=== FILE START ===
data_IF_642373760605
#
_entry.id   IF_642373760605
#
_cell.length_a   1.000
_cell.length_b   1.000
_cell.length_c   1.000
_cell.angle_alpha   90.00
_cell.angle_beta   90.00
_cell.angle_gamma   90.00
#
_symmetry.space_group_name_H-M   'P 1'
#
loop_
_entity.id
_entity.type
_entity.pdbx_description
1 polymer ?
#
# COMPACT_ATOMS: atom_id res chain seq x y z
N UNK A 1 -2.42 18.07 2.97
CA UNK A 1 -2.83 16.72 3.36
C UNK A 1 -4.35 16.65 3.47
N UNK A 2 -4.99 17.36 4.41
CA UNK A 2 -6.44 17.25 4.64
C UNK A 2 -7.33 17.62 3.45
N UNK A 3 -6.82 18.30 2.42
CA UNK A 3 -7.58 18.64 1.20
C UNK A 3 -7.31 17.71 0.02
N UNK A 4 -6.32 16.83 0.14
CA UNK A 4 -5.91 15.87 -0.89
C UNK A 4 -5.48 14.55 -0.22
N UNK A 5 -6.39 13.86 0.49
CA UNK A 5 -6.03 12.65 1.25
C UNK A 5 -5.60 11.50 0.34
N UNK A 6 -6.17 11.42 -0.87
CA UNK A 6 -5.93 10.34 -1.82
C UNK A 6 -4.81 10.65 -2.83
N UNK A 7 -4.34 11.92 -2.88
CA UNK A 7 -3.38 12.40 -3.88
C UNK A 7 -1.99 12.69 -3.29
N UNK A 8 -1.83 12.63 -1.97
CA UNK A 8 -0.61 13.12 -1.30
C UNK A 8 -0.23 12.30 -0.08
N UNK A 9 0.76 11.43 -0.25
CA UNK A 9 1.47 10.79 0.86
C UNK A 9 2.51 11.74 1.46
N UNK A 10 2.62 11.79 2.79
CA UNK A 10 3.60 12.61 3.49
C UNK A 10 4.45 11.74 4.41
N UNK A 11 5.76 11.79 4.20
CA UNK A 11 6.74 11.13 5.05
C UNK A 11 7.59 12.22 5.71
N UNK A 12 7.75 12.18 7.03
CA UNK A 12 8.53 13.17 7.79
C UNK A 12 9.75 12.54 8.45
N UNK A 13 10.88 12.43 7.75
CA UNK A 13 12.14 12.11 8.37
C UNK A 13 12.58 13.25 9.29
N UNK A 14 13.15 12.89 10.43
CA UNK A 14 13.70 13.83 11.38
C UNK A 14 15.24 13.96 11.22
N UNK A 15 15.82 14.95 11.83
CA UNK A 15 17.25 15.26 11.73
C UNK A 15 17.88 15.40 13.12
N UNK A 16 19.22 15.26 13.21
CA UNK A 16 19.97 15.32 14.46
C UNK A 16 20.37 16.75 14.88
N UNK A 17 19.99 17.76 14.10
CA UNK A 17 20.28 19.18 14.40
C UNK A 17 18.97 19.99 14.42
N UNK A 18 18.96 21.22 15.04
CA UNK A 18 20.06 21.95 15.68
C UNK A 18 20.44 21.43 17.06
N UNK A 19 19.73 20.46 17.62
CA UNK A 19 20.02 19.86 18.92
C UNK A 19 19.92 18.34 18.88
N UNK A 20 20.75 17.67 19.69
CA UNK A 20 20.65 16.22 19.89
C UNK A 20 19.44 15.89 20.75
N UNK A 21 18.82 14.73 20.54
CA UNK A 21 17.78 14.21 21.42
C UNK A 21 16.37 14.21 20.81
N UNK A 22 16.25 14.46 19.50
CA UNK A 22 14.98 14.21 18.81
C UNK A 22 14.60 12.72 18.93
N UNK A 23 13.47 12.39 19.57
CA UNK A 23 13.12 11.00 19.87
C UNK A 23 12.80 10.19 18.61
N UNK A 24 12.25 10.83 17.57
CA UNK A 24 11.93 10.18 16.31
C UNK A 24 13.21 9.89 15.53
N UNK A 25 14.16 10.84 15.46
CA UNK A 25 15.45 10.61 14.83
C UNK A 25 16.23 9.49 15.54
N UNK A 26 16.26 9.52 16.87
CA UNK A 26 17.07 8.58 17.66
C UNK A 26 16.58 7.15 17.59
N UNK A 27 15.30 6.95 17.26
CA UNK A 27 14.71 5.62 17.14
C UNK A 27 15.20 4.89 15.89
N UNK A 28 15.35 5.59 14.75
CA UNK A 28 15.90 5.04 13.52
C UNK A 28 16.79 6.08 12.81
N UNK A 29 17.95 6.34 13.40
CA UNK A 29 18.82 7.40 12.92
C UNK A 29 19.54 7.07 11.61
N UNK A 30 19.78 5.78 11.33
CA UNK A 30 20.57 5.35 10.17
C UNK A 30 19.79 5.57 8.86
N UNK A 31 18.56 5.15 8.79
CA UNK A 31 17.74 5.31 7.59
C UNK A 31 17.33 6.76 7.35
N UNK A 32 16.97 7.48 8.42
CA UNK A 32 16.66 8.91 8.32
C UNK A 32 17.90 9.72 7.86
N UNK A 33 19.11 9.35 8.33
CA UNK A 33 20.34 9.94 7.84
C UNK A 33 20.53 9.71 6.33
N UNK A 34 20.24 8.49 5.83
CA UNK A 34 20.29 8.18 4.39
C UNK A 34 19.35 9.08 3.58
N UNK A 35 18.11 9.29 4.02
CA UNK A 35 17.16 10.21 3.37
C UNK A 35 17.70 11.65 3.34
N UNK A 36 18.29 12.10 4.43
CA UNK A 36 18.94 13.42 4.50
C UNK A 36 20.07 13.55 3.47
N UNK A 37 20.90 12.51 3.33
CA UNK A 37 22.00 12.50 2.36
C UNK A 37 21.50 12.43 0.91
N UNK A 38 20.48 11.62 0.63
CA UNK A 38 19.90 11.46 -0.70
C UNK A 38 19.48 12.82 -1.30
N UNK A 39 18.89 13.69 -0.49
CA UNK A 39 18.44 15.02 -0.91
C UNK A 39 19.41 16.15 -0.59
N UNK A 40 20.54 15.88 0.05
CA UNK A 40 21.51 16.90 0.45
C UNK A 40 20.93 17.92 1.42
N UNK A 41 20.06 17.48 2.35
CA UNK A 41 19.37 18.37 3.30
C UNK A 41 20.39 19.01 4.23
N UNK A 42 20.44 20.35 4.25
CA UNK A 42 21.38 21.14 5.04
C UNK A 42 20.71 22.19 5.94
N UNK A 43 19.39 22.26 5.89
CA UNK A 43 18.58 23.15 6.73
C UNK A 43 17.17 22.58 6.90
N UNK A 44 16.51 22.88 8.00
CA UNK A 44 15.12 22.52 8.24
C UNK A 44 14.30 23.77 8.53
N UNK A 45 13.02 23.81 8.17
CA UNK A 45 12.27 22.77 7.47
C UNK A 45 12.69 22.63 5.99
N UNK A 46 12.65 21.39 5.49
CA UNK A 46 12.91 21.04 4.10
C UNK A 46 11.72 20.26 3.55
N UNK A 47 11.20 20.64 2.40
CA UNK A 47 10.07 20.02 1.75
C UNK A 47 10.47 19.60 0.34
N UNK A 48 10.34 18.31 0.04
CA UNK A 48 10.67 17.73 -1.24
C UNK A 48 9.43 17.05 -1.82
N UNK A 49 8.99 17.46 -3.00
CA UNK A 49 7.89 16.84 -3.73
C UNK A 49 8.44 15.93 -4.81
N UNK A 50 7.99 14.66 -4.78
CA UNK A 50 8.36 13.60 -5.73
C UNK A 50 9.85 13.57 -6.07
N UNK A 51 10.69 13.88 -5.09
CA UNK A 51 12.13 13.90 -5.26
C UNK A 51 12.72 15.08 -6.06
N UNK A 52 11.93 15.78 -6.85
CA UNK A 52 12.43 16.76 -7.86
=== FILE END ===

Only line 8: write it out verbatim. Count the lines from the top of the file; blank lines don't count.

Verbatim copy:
_cell.angle_alpha   90.00